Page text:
Ukraine has long had a tricky relationship with guns. In the course of its post-Soviet history, it has been the only country in Europe without legislation governing the civilian possession of firearms. More than a dozen laws have been proposed, but none have been passed by parliament. Instead, Ukrainian gun ownership is regulated by ordinances overseen by the interior ministry. Officially, the only legal way to own a firearm in Ukraine today is to acquire a rifle for hunting or sporting purposes; handguns are banned, available only to security guards and certain categories of state officials.
A man walks past burning vehicles in a square near a railway station after shelling in rebel-controlled Donetsk, eastern Ukraine, on August A vegetable vendor sits in a square as smoke rises after shelling, reportedly by the Ukrainian army, in rebel-controlled Donetsk on Aug. A burned trolley bus lies on a square near a railway station after shelling in Donetsk on Aug. Ukrainian army servicemen ride in the dust near Debaltseve, in the Donetsk region, on Aug.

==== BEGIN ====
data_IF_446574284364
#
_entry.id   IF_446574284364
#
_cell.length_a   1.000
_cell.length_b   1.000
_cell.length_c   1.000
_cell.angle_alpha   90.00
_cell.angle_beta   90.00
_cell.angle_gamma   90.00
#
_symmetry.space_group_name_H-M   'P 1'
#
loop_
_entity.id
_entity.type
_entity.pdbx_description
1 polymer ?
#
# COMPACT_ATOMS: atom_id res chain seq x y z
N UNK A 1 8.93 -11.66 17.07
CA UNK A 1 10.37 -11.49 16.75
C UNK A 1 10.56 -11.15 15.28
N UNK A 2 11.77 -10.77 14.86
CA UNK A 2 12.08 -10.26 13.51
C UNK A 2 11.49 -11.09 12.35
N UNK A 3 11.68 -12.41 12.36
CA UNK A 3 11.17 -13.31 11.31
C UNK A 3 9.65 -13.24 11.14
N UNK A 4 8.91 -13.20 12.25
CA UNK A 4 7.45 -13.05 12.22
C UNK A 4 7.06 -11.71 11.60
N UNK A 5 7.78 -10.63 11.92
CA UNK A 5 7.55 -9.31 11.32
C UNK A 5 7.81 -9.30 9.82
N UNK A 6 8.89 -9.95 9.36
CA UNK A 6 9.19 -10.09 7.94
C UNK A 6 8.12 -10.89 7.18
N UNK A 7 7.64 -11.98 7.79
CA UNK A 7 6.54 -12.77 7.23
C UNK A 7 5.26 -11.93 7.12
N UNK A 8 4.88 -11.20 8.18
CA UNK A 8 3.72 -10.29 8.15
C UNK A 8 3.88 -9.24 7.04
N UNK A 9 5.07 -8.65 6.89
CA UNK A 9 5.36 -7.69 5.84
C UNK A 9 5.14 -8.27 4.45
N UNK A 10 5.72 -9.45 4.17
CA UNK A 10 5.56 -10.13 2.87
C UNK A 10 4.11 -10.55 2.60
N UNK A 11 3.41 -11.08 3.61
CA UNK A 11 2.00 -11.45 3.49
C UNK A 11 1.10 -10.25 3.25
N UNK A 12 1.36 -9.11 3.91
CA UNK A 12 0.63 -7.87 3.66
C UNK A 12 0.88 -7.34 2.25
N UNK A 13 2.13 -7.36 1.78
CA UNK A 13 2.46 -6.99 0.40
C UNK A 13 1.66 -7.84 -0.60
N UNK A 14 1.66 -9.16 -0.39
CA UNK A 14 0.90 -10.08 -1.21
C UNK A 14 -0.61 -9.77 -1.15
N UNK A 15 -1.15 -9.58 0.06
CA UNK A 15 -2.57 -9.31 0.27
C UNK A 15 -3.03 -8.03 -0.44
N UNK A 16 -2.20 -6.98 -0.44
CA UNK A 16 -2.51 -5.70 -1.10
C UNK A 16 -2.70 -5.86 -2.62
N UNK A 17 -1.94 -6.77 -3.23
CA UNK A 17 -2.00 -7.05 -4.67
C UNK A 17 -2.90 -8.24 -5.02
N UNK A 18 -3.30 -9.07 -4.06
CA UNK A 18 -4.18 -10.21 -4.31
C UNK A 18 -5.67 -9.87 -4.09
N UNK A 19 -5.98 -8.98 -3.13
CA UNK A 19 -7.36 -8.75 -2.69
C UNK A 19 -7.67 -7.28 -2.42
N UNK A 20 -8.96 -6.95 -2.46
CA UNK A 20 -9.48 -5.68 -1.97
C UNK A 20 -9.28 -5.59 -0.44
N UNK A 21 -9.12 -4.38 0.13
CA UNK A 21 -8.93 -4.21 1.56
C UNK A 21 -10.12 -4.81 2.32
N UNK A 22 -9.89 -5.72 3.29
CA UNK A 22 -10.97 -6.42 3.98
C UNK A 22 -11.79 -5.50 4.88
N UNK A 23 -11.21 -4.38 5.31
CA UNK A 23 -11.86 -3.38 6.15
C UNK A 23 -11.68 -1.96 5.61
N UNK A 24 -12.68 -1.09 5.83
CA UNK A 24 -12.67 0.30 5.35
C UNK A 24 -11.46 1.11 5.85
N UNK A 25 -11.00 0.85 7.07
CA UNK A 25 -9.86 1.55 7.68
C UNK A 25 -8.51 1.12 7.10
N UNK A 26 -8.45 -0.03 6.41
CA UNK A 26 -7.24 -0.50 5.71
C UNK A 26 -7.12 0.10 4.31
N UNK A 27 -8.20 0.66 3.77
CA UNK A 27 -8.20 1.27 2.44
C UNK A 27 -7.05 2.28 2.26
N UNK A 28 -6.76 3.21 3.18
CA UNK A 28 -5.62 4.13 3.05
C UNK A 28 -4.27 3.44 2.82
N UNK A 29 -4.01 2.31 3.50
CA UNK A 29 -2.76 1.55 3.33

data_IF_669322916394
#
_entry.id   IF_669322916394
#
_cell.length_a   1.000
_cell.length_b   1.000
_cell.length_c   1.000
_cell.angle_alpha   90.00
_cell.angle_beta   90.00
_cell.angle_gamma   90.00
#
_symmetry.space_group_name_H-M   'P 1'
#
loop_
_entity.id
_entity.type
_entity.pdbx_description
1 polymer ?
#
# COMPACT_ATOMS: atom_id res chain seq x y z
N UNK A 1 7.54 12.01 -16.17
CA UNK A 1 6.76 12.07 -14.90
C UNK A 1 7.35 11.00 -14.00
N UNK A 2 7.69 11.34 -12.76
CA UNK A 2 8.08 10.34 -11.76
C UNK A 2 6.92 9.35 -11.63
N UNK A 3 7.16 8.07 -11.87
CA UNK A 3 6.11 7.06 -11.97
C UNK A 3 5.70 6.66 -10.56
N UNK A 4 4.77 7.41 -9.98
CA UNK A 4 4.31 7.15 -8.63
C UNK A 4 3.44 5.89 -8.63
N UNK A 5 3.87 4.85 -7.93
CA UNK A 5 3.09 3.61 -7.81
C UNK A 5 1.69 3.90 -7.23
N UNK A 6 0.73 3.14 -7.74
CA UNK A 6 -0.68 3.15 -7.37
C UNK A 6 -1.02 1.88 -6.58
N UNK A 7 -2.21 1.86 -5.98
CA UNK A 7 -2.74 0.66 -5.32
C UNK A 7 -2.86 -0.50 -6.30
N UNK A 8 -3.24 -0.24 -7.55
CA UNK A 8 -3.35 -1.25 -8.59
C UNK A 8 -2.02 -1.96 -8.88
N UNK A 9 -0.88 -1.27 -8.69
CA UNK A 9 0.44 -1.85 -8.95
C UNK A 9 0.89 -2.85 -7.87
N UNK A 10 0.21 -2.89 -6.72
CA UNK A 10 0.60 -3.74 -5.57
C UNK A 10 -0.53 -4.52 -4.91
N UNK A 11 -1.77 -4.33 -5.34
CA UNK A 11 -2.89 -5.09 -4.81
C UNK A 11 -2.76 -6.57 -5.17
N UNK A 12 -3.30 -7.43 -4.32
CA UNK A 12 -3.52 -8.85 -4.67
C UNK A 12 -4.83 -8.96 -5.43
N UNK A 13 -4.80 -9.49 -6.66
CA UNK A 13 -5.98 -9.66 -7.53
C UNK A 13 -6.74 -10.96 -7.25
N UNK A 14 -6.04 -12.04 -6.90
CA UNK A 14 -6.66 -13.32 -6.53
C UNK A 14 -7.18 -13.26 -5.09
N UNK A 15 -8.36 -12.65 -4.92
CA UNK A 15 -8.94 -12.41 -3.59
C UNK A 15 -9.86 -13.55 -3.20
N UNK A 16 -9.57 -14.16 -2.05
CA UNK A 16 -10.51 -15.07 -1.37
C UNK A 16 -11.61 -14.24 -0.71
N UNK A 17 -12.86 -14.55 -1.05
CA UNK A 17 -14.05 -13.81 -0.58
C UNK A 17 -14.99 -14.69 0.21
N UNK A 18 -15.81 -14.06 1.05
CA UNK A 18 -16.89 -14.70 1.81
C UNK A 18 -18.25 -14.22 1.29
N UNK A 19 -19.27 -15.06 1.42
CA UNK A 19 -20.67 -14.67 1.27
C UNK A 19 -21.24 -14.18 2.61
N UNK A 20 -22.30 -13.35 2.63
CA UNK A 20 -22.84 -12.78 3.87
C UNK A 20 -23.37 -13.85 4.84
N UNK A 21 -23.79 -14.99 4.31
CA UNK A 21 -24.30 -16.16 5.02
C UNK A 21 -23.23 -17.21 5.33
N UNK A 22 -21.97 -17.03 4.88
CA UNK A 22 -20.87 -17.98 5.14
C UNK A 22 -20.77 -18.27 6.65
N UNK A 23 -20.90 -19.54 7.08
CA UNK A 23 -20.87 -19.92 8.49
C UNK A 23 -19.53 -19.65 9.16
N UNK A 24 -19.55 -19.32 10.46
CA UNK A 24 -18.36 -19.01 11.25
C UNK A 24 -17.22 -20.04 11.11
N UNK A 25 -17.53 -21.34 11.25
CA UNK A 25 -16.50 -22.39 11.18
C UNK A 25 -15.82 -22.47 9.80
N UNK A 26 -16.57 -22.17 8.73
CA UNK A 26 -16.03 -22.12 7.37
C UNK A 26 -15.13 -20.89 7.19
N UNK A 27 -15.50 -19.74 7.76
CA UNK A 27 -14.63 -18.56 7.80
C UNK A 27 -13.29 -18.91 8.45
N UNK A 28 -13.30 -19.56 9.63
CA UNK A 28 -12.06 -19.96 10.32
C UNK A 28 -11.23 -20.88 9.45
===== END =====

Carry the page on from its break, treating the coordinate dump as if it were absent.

Dogs and cats -- hundreds of them -- were being rounded up and killed in such "brutal" ways that Tarnavska says she doesn't want to describe the disturbing scene again. It was a "killing factory," Tarnavska says, where "animal hunters" had for decades taken strays to be "liquidated. More than 21 years later, Tarnavska, a Kyiv-born Norwegian who says she's loved animals since she was a child, still heads the SOS International Animal Protection Society, an animal-rights group in the Ukrainian capital. Since then, she estimates she's saved more than 20, dogs and cats from the streets and the clutches of their would-be killers. All of them have been spayed or neutered in an attempt to help Ukraine get its stray-animal problem under control.
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